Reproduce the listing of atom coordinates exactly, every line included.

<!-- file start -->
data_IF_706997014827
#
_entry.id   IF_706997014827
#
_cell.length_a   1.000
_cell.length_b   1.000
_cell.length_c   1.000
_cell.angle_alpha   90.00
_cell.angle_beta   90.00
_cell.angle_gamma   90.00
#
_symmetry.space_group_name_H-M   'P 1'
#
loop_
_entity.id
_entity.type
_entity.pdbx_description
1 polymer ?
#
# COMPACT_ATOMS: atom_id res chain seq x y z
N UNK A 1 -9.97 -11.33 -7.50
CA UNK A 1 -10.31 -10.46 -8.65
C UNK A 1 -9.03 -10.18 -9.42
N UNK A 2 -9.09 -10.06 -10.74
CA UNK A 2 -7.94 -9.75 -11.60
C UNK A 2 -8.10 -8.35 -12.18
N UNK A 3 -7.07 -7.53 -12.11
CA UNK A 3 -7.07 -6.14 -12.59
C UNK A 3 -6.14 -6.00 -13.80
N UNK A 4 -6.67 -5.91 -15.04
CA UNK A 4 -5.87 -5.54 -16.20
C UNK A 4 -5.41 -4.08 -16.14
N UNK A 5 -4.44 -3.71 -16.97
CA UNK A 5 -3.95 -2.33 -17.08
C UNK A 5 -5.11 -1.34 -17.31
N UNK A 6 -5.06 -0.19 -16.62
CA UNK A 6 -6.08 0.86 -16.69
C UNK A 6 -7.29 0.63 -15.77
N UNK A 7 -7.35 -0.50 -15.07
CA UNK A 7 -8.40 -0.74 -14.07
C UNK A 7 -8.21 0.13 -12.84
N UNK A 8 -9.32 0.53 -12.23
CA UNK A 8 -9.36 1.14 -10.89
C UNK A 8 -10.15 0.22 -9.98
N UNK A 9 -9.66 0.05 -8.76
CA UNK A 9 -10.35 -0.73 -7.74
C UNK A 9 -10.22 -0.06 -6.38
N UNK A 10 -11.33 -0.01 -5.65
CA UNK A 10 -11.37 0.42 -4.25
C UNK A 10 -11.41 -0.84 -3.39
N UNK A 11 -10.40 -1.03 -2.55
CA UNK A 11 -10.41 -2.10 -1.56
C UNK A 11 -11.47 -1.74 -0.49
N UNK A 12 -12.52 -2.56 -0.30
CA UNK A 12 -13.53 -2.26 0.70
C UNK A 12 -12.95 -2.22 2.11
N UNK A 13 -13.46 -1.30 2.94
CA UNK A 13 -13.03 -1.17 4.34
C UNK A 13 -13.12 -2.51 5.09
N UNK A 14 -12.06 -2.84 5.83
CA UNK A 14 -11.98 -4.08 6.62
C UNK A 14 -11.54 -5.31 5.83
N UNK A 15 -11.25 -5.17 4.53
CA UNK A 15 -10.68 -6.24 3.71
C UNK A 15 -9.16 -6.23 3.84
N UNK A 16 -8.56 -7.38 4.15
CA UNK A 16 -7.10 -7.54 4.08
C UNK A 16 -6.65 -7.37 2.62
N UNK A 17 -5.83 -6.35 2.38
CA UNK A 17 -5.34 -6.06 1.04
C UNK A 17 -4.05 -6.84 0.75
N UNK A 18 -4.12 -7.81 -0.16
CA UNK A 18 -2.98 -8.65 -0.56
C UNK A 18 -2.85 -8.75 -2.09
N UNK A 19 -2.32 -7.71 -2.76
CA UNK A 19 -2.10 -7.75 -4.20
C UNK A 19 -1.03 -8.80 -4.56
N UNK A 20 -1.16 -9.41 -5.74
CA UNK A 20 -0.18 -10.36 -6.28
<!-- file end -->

data_IF_706997014827
#
_entry.id   IF_706997014827
#
_cell.length_a   1.000
_cell.length_b   1.000
_cell.length_c   1.000
_cell.angle_alpha   90.00
_cell.angle_beta   90.00
_cell.angle_gamma   90.00
#
_symmetry.space_group_name_H-M   'P 1'
#
loop_
_entity.id
_entity.type
_entity.pdbx_description
1 polymer ?
#
# COMPACT_ATOMS: atom_id res chain seq x y z
N UNK A 1 -9.97 -11.33 -7.50
CA UNK A 1 -10.31 -10.46 -8.65
C UNK A 1 -9.03 -10.18 -9.42
N UNK A 2 -9.09 -10.06 -10.74
CA UNK A 2 -7.94 -9.75 -11.60
C UNK A 2 -8.10 -8.35 -12.18
N UNK A 3 -7.07 -7.53 -12.11
CA UNK A 3 -7.07 -6.14 -12.59
C UNK A 3 -6.14 -6.00 -13.80
N UNK A 4 -6.67 -5.91 -15.04
CA UNK A 4 -5.87 -5.54 -16.20
C UNK A 4 -5.41 -4.08 -16.14
N UNK A 5 -4.44 -3.71 -16.97
CA UNK A 5 -3.95 -2.33 -17.08
C UNK A 5 -5.11 -1.34 -17.31
N UNK A 6 -5.06 -0.19 -16.62
CA UNK A 6 -6.08 0.86 -16.69
C UNK A 6 -7.29 0.63 -15.77
N UNK A 7 -7.35 -0.50 -15.07
CA UNK A 7 -8.40 -0.74 -14.07
C UNK A 7 -8.21 0.13 -12.84
N UNK A 8 -9.32 0.53 -12.23
CA UNK A 8 -9.36 1.14 -10.89
C UNK A 8 -10.15 0.22 -9.98
N UNK A 9 -9.66 0.05 -8.76
CA UNK A 9 -10.35 -0.73 -7.74
C UNK A 9 -10.22 -0.06 -6.38
N UNK A 10 -11.33 -0.01 -5.65
CA UNK A 10 -11.37 0.42 -4.25
C UNK A 10 -11.41 -0.84 -3.39
N UNK A 11 -10.40 -1.03 -2.55
CA UNK A 11 -10.41 -2.10 -1.56
C UNK A 11 -11.47 -1.74 -0.49
N UNK A 12 -12.52 -2.56 -0.30
CA UNK A 12 -13.53 -2.26 0.70
C UNK A 12 -12.95 -2.22 2.11
N UNK A 13 -13.46 -1.30 2.94
CA UNK A 13 -13.03 -1.17 4.34
C UNK A 13 -13.12 -2.51 5.09
N UNK A 14 -12.06 -2.84 5.83
CA UNK A 14 -11.98 -4.08 6.62
C UNK A 14 -11.54 -5.31 5.83
N UNK A 15 -11.25 -5.17 4.53
CA UNK A 15 -10.68 -6.24 3.71
C UNK A 15 -9.16 -6.23 3.84
N UNK A 16 -8.56 -7.38 4.15
CA UNK A 16 -7.10 -7.54 4.08
C UNK A 16 -6.65 -7.37 2.62
N UNK A 17 -5.83 -6.35 2.38
CA UNK A 17 -5.34 -6.06 1.04
C UNK A 17 -4.05 -6.84 0.75
N UNK A 18 -4.12 -7.81 -0.16
CA UNK A 18 -2.98 -8.65 -0.56
C UNK A 18 -2.85 -8.75 -2.09
N UNK A 19 -2.32 -7.71 -2.76
CA UNK A 19 -2.10 -7.75 -4.20
C UNK A 19 -1.03 -8.80 -4.56
N UNK A 20 -1.16 -9.41 -5.74
CA UNK A 20 -0.18 -10.36 -6.28